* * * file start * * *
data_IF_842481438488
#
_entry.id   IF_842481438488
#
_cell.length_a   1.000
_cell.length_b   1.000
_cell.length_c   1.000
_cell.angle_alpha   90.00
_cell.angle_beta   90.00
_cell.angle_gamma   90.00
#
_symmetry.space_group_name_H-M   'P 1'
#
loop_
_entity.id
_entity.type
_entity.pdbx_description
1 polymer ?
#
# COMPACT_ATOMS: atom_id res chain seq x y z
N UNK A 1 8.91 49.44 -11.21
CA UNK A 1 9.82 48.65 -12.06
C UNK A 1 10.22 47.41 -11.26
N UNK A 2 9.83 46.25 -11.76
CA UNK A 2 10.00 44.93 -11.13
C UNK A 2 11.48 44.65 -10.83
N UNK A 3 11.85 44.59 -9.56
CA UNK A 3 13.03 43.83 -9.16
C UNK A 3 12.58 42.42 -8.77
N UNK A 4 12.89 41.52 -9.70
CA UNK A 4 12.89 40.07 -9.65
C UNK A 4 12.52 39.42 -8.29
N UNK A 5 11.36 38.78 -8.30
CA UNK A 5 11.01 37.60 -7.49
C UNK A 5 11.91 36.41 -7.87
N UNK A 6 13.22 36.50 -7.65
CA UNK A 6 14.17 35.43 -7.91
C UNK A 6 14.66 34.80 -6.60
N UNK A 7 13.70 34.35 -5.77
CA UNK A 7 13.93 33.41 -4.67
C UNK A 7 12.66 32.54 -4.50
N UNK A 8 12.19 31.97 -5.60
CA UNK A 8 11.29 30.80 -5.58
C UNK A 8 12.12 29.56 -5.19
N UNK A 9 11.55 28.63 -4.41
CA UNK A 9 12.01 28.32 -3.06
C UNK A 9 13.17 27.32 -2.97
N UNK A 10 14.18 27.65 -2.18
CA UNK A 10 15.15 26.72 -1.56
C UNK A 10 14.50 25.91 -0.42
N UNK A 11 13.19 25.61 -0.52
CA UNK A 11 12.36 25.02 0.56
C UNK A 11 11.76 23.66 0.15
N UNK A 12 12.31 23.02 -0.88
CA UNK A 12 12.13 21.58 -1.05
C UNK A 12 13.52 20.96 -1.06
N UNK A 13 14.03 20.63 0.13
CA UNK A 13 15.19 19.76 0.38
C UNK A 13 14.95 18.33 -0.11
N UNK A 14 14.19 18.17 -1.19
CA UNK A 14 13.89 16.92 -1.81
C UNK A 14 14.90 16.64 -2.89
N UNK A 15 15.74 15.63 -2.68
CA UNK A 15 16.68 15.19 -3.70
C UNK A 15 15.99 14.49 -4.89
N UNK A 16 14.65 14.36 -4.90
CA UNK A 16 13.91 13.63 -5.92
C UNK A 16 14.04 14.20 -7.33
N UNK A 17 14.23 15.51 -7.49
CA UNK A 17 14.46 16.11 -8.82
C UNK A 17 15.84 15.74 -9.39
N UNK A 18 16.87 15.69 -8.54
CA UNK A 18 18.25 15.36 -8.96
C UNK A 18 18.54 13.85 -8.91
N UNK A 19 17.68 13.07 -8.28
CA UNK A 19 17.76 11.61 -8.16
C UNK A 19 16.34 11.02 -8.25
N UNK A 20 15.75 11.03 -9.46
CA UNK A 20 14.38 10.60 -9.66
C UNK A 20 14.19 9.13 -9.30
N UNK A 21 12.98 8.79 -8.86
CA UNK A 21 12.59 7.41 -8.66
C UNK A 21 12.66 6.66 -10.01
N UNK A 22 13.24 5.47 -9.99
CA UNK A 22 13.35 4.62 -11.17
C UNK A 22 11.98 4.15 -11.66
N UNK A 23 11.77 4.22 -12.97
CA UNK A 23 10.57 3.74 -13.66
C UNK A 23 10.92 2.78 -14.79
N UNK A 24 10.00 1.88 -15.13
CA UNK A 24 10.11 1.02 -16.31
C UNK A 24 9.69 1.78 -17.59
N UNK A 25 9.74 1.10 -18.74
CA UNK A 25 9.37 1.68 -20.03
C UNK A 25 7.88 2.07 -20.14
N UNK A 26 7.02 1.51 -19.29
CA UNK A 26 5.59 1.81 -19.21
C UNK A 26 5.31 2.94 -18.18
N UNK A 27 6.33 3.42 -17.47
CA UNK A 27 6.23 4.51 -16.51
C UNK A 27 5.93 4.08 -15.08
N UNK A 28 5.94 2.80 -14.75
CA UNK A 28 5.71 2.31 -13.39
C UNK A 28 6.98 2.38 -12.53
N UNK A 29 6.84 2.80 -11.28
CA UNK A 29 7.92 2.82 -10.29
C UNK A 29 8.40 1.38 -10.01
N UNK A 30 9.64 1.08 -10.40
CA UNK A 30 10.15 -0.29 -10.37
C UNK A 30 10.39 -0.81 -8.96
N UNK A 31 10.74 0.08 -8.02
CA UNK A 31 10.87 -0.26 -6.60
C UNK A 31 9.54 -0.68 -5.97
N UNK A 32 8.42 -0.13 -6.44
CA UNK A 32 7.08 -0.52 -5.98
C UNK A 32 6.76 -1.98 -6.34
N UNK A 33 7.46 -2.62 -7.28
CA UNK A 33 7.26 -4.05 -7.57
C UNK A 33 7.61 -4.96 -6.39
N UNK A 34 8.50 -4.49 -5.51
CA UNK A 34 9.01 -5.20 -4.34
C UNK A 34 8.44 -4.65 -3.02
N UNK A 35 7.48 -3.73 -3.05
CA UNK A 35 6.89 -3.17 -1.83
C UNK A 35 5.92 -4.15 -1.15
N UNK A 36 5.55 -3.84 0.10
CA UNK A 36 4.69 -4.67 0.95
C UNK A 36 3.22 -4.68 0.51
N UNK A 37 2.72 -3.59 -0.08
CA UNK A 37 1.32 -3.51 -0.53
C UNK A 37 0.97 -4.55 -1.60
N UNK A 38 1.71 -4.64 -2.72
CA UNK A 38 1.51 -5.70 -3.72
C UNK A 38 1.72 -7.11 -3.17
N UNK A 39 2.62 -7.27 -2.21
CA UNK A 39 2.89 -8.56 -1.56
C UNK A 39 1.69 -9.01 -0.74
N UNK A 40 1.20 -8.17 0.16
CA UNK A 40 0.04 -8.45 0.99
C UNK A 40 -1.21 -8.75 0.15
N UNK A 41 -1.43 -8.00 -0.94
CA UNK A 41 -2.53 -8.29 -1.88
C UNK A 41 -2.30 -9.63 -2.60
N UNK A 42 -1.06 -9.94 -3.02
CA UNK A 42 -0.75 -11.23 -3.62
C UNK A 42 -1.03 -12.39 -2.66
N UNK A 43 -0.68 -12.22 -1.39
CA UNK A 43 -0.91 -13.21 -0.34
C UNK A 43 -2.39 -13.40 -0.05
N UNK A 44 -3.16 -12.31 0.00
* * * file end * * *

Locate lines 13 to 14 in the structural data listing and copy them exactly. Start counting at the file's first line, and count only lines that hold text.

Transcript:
#
loop_